I’m trying to convince my sister that there is a difference between all-natural and organic products, and she doesn’t think there is. I’m pretty sure there is a difference, I just don’t know what it is. I look at the ingredients of some of the food she buys that she says are “natural” and I wonder how these products are able to claim that! What are the qualifications for something to be labeled all-natural, and how are these products different from organics?
You are correct, there is a difference. To speak broadly and bluntly, “natural” is meaningless and “organic” is meaningful. Tell your sister that although you won the argument, it’s actually good news for her. She can stop paying more for “natural” products and change over to certified organic products that have substantiated environmental and health benefits. We try to have everyone win.
Organic, as many of you know, is a food certification system. An organic label on food indicates that the producer has passed a regular inspection of its facilities, ingredients, and practices. The producer pays a fee for the certification, keeps thorough records, and can use the label by following clear guidelines. The organic label is now overseen by the United States Department of Agriculture; if you like you can visit its website and see the details in their complete glory. Animals, soil, and plants must be treated in certain ways; food can only be processed with certain methods; only allowed ingredients can be added.
Organic farming, though imperfect, is environmentally superior to conventional, large-scale, chemical-dependent agriculture. On top of that, studies are coming out all the time showing that organic is better for you, nutrition-wise.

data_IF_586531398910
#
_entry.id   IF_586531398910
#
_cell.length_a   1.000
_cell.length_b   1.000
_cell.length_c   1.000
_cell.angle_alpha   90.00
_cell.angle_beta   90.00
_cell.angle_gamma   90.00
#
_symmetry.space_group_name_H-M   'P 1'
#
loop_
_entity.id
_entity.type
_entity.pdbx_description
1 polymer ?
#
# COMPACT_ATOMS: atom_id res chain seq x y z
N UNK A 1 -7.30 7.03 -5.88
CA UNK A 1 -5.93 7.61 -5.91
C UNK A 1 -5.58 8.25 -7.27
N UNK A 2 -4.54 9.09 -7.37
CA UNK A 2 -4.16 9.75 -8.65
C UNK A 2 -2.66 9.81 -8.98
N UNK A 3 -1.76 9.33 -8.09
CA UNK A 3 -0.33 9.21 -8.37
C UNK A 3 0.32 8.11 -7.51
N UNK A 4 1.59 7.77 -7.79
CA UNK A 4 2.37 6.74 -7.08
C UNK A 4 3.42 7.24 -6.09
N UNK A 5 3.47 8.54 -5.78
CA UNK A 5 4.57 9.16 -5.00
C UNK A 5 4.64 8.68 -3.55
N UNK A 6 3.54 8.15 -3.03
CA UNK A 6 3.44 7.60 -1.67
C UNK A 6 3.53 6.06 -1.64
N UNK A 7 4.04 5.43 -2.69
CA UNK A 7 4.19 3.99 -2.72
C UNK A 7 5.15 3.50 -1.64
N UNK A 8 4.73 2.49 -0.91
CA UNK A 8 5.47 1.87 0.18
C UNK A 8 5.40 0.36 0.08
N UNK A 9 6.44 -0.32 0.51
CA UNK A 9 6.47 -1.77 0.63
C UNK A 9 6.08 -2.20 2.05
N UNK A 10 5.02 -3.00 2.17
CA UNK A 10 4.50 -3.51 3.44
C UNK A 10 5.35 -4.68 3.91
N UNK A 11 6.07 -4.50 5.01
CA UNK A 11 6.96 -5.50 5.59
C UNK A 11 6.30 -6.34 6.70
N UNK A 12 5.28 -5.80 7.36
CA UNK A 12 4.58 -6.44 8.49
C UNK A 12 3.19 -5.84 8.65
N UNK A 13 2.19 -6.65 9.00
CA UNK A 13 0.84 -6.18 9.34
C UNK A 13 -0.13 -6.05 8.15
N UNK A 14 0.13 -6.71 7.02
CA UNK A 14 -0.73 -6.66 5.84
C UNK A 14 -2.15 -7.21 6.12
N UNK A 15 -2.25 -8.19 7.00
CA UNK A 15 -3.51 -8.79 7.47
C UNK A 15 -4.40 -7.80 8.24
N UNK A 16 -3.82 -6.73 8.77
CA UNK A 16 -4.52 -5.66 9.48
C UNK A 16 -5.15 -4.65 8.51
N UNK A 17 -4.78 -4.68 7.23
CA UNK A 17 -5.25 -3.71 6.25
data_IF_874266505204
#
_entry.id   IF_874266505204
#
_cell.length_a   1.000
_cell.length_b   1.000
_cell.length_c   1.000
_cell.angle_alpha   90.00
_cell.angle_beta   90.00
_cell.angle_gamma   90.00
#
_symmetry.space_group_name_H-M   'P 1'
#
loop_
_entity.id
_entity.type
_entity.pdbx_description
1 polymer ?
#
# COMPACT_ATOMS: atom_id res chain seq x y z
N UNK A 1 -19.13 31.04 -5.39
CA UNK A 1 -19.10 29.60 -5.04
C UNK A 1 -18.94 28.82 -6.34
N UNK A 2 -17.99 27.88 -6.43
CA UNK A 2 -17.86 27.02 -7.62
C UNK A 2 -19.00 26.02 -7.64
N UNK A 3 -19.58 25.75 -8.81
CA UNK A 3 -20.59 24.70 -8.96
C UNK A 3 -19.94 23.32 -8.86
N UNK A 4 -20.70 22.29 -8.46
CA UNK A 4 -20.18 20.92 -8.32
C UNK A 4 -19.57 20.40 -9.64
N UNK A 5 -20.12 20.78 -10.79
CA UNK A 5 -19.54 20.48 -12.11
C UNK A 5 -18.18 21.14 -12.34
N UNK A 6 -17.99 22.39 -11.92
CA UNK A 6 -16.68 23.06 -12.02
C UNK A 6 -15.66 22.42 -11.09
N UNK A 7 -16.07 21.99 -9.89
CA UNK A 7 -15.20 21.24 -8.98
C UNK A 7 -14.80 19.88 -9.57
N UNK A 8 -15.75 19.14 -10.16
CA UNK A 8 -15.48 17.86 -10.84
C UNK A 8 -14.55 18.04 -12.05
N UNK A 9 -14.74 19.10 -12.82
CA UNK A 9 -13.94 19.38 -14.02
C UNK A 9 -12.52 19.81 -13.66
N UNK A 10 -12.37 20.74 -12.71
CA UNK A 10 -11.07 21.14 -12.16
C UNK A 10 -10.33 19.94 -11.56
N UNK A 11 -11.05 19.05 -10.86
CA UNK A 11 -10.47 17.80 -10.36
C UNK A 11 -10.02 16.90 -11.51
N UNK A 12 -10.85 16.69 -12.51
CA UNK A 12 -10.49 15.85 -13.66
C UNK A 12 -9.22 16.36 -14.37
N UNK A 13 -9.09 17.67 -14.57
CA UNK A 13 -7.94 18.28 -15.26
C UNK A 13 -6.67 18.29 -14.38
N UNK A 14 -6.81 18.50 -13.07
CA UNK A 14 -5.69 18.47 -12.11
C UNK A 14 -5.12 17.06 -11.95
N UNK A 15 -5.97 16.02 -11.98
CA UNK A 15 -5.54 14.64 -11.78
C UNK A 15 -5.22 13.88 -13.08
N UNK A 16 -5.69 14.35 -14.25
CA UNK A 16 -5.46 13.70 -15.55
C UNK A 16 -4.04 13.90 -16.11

On the other hand, “natural” or “all-natural” is not a food certification system. It is a label claim that in most cases has no oversight. The Food Safety and Inspection Service gives guidelines for the use of the word “natural” on meat and poultry products — basically the products cannot contain artificial flavor, coloring, or preservatives and cannot be more than minimally processed. The “natural” label also “must explain the use of the term natural (such as … minimally processed).” The FSIS guideline translates: this food is somewhat similar to a home kitchen meat preparation. That sounds OK. Trouble is, the FSIS doesn’t necessarily check these claims or certify the producers.
Additionally, from an environmental perspective it’s hard to see much benefit from even an accurate “natural” claim. “Natural” does not mean the animal was raised out in the natural world, or that it was fed foods found in nature. It only means you are probably familiar with how it was processed.
In non-meat/poultry products, natural is only a term of art to get us to buy the product — witness the brouhaha over 7UP’s all-natural claims. Many companies are simply telling us what we want to hear. I might be slightly more inclined to give credence to a “natural” claim if there were also a substantiating definition of natural, such as “natural peaches, hand-picked from the special tree by our friend Lucy” — but that’s still nowhere near as comforting as official certification.
So when you shop, look for the organic label and other specific certification systems or label claims that have not only emotional resonance, but details. We can talk about other labels in future; I’m out of room for now.
Get Grist in your inbox